Part of this movie, I simply couldn’t stand. Spielberg disappears us in to a virtual world for car races through New York pursued by King Kong. We’re trying to reach the end of the race track in order to get a key from a virtual Mark Rylance. I wanted it to be game over.
Yet to explain the layers of plot and narrative going on here would be impossible and Spielberg deserves great credit (the sort of credit due to the ‘greatest storyteller of our times’, as per his trademark) for making some sense of it. My take on it:
Tye Sheridan is Parzifal trying to crack the impossible clues left by gaming genius James Halliday (Rylance in a Space Invader T-shirt and Wayne’s World haircut). He’s joined by other young avatars in the virtual world while in the real world (which is, officially, “a bummer”), a nasty corporation led by Ben Mendelssohn is pooling all its resources to crack the Halliday clues and inherit the keys to the virtual universe called The Oasis.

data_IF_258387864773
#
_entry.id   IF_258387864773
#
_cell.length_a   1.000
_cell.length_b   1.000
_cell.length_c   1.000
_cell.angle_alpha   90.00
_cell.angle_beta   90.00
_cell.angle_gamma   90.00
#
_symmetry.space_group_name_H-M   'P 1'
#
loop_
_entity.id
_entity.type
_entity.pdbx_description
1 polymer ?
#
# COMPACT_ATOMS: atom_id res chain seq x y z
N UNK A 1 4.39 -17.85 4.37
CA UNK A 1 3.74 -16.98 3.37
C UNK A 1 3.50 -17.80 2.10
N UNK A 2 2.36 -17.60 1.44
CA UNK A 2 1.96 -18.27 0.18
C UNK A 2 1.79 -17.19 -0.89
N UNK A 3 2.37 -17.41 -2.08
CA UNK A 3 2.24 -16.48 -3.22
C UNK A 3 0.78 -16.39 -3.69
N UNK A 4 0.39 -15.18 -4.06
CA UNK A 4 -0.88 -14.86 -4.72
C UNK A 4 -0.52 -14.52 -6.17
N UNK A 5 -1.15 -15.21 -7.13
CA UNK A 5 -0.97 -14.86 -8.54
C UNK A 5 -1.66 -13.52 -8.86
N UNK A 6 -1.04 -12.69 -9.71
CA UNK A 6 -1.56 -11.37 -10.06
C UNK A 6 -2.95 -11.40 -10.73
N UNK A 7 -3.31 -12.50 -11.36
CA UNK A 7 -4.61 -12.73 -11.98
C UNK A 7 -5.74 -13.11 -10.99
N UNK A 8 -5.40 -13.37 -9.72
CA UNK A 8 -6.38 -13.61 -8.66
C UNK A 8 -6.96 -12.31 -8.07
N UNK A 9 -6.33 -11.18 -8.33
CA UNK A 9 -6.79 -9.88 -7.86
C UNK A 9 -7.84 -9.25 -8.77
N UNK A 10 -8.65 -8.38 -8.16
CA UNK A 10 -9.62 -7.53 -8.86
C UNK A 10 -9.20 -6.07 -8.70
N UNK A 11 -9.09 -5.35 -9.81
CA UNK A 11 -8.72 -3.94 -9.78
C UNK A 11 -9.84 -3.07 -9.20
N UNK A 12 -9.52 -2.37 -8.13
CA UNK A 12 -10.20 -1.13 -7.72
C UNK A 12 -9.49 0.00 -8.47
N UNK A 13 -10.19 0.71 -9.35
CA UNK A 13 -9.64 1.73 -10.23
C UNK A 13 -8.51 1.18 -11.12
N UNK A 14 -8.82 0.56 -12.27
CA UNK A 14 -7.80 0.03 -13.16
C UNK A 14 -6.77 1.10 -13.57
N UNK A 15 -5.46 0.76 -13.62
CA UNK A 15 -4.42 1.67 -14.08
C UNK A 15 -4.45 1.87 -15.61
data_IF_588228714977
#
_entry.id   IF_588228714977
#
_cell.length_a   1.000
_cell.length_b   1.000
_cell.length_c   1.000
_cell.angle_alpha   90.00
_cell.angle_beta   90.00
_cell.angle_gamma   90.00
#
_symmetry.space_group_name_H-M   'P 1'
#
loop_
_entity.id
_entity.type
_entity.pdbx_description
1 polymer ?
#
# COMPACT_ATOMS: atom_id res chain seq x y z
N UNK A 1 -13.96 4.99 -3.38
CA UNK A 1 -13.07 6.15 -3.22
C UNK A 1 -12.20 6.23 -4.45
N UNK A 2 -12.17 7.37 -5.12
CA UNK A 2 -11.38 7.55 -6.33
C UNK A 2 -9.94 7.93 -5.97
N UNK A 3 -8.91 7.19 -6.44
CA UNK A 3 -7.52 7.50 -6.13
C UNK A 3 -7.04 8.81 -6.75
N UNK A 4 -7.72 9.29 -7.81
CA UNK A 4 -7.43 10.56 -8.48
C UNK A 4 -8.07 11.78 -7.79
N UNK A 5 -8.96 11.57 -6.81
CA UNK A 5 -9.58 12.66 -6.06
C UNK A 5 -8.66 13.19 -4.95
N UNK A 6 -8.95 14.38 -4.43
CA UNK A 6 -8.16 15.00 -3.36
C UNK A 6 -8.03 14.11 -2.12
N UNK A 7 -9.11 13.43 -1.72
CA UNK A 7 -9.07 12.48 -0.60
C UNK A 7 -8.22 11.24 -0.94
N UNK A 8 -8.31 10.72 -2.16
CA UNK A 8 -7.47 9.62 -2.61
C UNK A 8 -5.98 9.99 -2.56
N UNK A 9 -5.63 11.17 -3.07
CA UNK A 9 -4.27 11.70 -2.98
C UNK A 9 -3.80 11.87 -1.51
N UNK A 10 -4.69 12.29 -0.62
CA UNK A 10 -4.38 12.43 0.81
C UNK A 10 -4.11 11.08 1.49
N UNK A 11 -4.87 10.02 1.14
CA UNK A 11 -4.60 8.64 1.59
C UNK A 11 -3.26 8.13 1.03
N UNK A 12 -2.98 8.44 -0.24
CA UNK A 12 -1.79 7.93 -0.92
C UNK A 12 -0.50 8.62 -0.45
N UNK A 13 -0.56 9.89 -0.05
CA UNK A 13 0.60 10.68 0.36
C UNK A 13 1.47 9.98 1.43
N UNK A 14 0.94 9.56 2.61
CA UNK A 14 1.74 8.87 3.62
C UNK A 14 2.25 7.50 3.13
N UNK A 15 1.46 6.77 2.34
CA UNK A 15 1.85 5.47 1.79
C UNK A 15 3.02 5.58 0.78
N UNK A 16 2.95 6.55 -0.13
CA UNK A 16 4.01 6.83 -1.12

Thematically, it’s like the band of kids in ET taking on the scientists with their BMX bikes. But Spielberg throws a lot of wizardry at it and at times its too much for my old eyes. Too much, yet artistically dull. There’s a lot of retro referencing – including an entire sequence based on the The Shining – and stuff about 80s pop videos and Atari games.
There are great moments, when the reality kicks in and it feels like real, old school Spielberg. But there are huge sequences which feel inert, like something out of a Transformers movie. I think Spielberg’s going for a cultural reappraisal of pop culture, overseeing its elevation to high art. And although some of his most popular work definitely belongs in that canon, I’m not sure this film will be part of that bedrock in the future. It may be about gaming, but doesn’t feel like a game changer.